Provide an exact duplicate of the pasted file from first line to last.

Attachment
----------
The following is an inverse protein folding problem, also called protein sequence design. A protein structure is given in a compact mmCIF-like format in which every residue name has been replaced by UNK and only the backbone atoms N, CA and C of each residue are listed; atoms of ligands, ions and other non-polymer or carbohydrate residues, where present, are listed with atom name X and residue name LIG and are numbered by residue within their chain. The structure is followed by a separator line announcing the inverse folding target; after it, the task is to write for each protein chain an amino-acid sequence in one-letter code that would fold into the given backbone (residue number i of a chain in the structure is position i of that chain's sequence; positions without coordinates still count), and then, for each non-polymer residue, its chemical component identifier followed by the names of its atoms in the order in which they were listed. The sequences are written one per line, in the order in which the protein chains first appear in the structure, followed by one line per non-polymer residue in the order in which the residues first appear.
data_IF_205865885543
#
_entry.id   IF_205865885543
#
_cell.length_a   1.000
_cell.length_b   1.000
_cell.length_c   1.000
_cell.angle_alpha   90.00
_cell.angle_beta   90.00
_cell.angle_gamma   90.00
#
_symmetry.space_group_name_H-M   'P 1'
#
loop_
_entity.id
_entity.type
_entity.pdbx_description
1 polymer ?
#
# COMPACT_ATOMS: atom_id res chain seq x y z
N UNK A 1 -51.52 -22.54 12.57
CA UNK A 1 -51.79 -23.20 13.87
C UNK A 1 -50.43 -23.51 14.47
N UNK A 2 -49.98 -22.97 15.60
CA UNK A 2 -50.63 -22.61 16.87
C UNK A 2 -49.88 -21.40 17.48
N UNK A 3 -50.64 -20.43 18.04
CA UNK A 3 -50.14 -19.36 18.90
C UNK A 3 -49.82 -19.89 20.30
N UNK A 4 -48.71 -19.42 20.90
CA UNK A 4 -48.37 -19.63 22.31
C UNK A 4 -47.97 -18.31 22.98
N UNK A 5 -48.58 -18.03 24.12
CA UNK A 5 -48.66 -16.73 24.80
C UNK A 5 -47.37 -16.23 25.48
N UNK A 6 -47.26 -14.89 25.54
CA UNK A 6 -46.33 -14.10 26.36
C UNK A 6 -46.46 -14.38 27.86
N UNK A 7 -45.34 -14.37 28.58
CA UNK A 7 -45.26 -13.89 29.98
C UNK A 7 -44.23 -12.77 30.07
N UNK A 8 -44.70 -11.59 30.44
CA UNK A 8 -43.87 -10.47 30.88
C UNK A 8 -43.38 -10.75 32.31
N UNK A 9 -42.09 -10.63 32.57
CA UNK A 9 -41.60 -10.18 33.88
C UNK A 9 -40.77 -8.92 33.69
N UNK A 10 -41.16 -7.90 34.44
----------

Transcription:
The following is an inverse protein folding problem, also called protein sequence design. A protein structure is given in a compact mmCIF-like format in which every residue name has been replaced by UNK and only the backbone atoms N, CA and C of each residue are listed; atoms of ligands, ions and other non-polymer or carbohydrate residues, where present, are listed with atom name X and residue name LIG and are numbered by residue within their chain. The structure is followed by a separator line announcing the inverse folding target; after it, the task is to write for each protein chain an amino-acid sequence in one-letter code that would fold into the given backbone (residue number i of a chain in the structure is position i of that chain's sequence; positions without coordinates still count), and then, for each non-polymer residue, its chemical component identifier followed by the names of its atoms in the order in which they were listed. The sequences are written one per line, in the order in which the protein chains first appear in the structure, followed by one line per non-polymer residue in the order in which the residues first appear.
data_IF_205865885543
#
_entry.id   IF_205865885543
#
_cell.length_a   1.000
_cell.length_b   1.000
_cell.length_c   1.000
_cell.angle_alpha   90.00
_cell.angle_beta   90.00
_cell.angle_gamma   90.00
#
_symmetry.space_group_name_H-M   'P 1'
#
loop_
_entity.id
_entity.type
_entity.pdbx_description
1 polymer ?
#
# COMPACT_ATOMS: atom_id res chain seq x y z
N UNK A 1 -51.52 -22.54 12.57
CA UNK A 1 -51.79 -23.20 13.87
C UNK A 1 -50.43 -23.51 14.47
N UNK A 2 -49.98 -22.97 15.60
CA UNK A 2 -50.63 -22.61 16.87
C UNK A 2 -49.88 -21.40 17.48
N UNK A 3 -50.64 -20.43 18.04
CA UNK A 3 -50.14 -19.36 18.90
C UNK A 3 -49.82 -19.89 20.30
N UNK A 4 -48.71 -19.42 20.90
CA UNK A 4 -48.37 -19.63 22.31
C UNK A 4 -47.97 -18.31 22.98
N UNK A 5 -48.58 -18.03 24.12
CA UNK A 5 -48.66 -16.73 24.80
C UNK A 5 -47.37 -16.23 25.48
N UNK A 6 -47.26 -14.89 25.54
CA UNK A 6 -46.33 -14.10 26.36
C UNK A 6 -46.46 -14.38 27.86
N UNK A 7 -45.34 -14.37 28.58
CA UNK A 7 -45.26 -13.89 29.98
C UNK A 7 -44.23 -12.77 30.07
N UNK A 8 -44.70 -11.59 30.44
CA UNK A 8 -43.87 -10.47 30.88
C UNK A 8 -43.38 -10.75 32.31
N UNK A 9 -42.09 -10.63 32.57
CA UNK A 9 -41.60 -10.18 33.88
C UNK A 9 -40.77 -8.92 33.69
N UNK A 10 -41.16 -7.90 34.44